The general rule of thumb is that housing shouldn’t take up more than 30% of your gross earnings, or what you make before taxes. This includes rent or mortgage payments, property taxes, homeowners insurance, mortgage insurance (if you can’t afford a 20% down payment), renters insurance, utilities, and maintenance and repairs.
2. Food Costs
Food is expensive, but you have to eat to live! Most people typically allocate roughly 10% of their money to their food budget. If you’re spending more than this on food every month, you should reconsider your grocery shopping strategy and look for ways to cut back.
Chances are there are some small things you can do to reduce your food bills. For example, you can use coupons or buy in bulk from a wholesale club like BJ’s, Costco, or Sam’s Club to lower the average cost of food. Or you can limit the amount of take-out that you order on a monthly basis and learn how to stop eating out.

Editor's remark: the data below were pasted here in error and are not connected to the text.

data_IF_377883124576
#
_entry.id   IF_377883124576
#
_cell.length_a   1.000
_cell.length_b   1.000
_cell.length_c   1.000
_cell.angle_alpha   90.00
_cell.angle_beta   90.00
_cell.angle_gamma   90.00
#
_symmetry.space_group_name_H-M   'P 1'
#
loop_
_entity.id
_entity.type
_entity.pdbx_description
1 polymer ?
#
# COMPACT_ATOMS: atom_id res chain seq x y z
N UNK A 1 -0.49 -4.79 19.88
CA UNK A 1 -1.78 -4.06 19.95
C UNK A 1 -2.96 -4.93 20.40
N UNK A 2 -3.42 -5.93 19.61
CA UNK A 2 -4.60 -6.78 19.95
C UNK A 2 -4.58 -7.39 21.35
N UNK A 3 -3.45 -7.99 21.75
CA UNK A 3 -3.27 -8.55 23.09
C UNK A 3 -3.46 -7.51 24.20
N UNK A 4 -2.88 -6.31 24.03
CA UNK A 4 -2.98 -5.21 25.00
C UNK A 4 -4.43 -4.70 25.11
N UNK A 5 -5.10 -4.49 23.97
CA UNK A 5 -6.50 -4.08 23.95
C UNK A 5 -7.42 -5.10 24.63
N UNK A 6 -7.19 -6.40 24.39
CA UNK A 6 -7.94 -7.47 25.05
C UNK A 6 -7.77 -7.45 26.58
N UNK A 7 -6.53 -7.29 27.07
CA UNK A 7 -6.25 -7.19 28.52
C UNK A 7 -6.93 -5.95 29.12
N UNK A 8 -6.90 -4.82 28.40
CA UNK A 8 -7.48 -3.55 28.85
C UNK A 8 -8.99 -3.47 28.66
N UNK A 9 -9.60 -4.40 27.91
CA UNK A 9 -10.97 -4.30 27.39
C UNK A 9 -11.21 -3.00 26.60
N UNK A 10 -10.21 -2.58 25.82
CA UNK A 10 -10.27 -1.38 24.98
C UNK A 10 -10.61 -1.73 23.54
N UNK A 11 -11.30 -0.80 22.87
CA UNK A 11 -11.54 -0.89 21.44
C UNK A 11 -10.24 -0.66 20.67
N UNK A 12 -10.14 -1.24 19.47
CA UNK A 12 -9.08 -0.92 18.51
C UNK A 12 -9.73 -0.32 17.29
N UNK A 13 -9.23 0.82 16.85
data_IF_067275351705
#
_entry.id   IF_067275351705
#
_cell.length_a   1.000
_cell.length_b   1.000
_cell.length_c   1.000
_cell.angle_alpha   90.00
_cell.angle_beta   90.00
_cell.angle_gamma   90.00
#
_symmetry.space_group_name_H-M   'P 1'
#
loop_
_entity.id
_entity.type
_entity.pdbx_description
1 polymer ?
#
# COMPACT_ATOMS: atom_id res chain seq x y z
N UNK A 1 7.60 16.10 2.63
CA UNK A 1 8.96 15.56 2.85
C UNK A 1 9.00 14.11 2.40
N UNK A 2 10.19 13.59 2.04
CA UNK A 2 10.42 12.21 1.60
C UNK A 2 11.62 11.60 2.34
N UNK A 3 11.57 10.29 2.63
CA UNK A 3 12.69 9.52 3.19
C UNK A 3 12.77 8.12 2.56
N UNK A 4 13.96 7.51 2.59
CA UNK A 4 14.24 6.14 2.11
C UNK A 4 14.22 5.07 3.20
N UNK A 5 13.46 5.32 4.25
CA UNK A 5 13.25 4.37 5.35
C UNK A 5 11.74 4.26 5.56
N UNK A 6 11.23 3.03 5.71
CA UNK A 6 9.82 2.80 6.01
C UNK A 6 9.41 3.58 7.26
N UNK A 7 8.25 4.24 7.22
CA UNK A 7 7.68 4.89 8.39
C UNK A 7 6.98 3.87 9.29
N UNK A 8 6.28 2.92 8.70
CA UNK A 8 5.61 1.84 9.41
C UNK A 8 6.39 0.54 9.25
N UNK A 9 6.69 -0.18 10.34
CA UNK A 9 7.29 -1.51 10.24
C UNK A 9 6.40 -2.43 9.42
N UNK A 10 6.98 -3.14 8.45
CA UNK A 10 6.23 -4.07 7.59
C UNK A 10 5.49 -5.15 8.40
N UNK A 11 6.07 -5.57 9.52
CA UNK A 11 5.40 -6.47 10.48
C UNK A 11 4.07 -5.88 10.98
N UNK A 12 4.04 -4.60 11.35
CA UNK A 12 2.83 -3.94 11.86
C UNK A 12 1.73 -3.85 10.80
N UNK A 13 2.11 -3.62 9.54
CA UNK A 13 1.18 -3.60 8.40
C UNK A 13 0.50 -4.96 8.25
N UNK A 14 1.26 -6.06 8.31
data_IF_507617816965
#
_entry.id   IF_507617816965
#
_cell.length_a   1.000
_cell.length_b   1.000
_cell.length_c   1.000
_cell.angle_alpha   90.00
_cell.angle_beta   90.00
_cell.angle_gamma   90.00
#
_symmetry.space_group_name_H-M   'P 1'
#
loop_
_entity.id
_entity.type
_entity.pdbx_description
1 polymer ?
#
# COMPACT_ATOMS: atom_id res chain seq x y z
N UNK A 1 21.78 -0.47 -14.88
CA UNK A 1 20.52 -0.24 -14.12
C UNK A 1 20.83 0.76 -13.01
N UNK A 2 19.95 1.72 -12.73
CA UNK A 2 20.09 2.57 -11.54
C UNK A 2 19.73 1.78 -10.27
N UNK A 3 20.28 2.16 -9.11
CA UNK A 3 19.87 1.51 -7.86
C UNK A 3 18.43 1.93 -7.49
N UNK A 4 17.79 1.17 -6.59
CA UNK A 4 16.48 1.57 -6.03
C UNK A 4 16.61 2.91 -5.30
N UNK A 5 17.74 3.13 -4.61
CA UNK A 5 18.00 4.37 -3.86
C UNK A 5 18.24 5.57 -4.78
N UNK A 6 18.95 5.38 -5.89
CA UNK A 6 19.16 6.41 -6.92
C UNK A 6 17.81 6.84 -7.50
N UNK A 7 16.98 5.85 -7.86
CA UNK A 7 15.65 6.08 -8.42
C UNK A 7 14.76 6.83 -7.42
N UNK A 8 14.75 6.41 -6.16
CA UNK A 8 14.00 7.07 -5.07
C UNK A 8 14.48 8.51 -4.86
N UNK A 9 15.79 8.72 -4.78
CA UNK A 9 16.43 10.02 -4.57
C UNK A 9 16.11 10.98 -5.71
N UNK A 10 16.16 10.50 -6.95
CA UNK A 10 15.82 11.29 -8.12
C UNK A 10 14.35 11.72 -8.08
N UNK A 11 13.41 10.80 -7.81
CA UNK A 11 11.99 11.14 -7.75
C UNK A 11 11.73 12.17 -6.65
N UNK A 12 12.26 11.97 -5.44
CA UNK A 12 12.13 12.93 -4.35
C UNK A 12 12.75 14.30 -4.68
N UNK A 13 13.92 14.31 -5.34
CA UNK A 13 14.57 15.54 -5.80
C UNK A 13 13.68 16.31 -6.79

Again, this is an area that you don’t want to skimp on. If you shop wisely, you should be able to buy enough food on a budget to last you through the month.
Eat healthily, be smart about ordering out, and your food budget should stay in check.
3. Transportation Costs
When it comes to transportation, you generally have a bit more say over how much you spend on a monthly basis.
Many people drive cars that are too expensive or they simply drive too much. By making small changes to your lifestyle or routine, you can potentially cut back on transportation costs and pump more money back into your savings and investments.
If you live in a city, you should seriously think twice before buying a car. Use public transportation, buy a bicycle, or use rideshare and carpooling services to get around. Or you could try walking whenever possible.
According to a recent study, the national average commute is more than 52 minutes each day. You may even want to consider finding a job that lets you work from home to eliminate this time and lower your transportation costs.
Either way, you should try to keep transportation costs at roughly 10% to 15% of your total budget. This includes car payments, insurance, parking, maintenance and repairs, and gas.